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    Sounds tasty. Are these Mourning Doves or another variety?

    Sucks. Good luck.

    lefty
     
    Last edited: Sep 5, 2012
  7. zarathustra

    zarathustra Senior member

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    Sorry to hear it Teger.
     
  8. Teger

    Teger Senior member

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    yea I'm pretty heartbroken. I guess the only bright side is that lymphoma is very treatable, and she could have as much as 2 years left.
     
  9. JLibourel

    JLibourel Senior member

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    Sorry to hear this, Teger, but as they say, every dog is a heartbreak waiting to happen.

    Are you really sure you want to go through with an aggressive program of therapy? It is going to be rough on the dog in all probability, and it's going to cost you a bundle. (The Devii's Arithmetic, I know.) My last bitch, Tessa, was diagnosed with lymphoma. We put her on Prednizone. She thrived for about a month, then began slipping again. It was obvious when she was finished, and I had her put down. In all, from diagnosis to the end, it was about 2 1/2 months.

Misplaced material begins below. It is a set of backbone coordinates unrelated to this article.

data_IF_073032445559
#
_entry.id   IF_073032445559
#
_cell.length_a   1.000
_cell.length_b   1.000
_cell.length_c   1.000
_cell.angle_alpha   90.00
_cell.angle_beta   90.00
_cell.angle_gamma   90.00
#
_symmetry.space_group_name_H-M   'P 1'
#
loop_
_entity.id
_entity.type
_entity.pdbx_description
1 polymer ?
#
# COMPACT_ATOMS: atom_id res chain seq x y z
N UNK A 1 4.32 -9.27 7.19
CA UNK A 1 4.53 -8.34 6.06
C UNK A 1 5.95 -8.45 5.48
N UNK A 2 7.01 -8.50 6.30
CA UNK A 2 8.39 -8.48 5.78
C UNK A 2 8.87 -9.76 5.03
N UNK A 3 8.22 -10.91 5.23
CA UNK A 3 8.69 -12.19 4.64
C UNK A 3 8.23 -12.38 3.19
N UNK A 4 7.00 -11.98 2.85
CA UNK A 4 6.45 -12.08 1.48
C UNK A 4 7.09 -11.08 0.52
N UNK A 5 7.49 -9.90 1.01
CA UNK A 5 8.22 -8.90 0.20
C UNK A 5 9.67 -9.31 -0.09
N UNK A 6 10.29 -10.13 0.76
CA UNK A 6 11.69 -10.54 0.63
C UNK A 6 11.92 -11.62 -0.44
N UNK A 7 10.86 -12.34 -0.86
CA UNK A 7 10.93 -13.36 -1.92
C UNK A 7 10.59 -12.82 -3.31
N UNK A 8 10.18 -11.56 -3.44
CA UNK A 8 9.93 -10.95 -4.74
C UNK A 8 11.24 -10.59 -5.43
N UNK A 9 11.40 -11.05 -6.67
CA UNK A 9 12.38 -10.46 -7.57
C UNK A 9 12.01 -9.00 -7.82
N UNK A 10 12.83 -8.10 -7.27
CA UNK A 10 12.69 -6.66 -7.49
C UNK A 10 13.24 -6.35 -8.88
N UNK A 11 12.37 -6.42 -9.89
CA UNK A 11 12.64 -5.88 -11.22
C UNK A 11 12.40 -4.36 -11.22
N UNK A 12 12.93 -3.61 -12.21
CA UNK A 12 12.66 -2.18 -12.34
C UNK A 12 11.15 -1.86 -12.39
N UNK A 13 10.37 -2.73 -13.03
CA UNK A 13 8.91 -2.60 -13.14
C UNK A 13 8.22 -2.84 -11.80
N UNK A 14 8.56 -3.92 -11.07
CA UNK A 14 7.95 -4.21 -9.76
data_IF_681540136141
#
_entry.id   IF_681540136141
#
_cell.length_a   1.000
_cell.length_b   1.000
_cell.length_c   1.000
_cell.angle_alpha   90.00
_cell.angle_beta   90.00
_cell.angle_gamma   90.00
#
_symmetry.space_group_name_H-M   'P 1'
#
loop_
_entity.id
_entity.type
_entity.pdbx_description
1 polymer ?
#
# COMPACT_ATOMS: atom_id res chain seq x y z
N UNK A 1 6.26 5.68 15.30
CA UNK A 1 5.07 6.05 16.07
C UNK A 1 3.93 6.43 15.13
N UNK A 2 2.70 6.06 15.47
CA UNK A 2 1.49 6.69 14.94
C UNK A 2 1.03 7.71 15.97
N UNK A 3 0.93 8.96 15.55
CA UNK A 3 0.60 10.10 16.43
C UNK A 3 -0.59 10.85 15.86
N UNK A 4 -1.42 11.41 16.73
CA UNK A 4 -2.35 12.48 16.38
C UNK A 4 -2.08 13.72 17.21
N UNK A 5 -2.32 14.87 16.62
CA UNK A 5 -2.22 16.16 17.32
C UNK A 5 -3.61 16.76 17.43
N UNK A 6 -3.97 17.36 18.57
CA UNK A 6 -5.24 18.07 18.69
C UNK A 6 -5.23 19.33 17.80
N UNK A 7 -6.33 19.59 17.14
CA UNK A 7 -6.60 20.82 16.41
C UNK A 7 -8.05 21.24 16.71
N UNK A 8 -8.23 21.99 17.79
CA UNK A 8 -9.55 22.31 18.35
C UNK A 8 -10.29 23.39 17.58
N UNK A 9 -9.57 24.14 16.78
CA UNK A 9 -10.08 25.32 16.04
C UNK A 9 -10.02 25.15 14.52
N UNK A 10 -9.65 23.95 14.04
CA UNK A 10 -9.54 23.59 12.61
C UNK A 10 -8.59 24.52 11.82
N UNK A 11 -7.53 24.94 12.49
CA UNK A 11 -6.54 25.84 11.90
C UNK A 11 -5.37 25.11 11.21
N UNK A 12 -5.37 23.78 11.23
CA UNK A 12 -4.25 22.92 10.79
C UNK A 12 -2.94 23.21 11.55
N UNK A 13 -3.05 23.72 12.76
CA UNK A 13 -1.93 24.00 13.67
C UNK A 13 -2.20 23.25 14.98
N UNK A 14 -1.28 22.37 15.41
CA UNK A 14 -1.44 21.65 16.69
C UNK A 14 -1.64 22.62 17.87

10. lefty

    lefty Senior member

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    Not to be a downer Teger but I went through the same thing - prednizone > a small recovery > quick decline.

    Good luck.

    lefty
     
  11. djblisk

    djblisk Senior member

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    Yah Teger. You gotta also understand whether your dog would be happy with what you are doing.
     
  12. lefty

    lefty Senior member

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    And he and his GF are the best to decide that.

    FWIW, t's a fairly simple equation - the animal's quality of life over your love and attachment to the animal.

    Good luck, Teger.

    lefty
     
  13. Teger

    Teger Senior member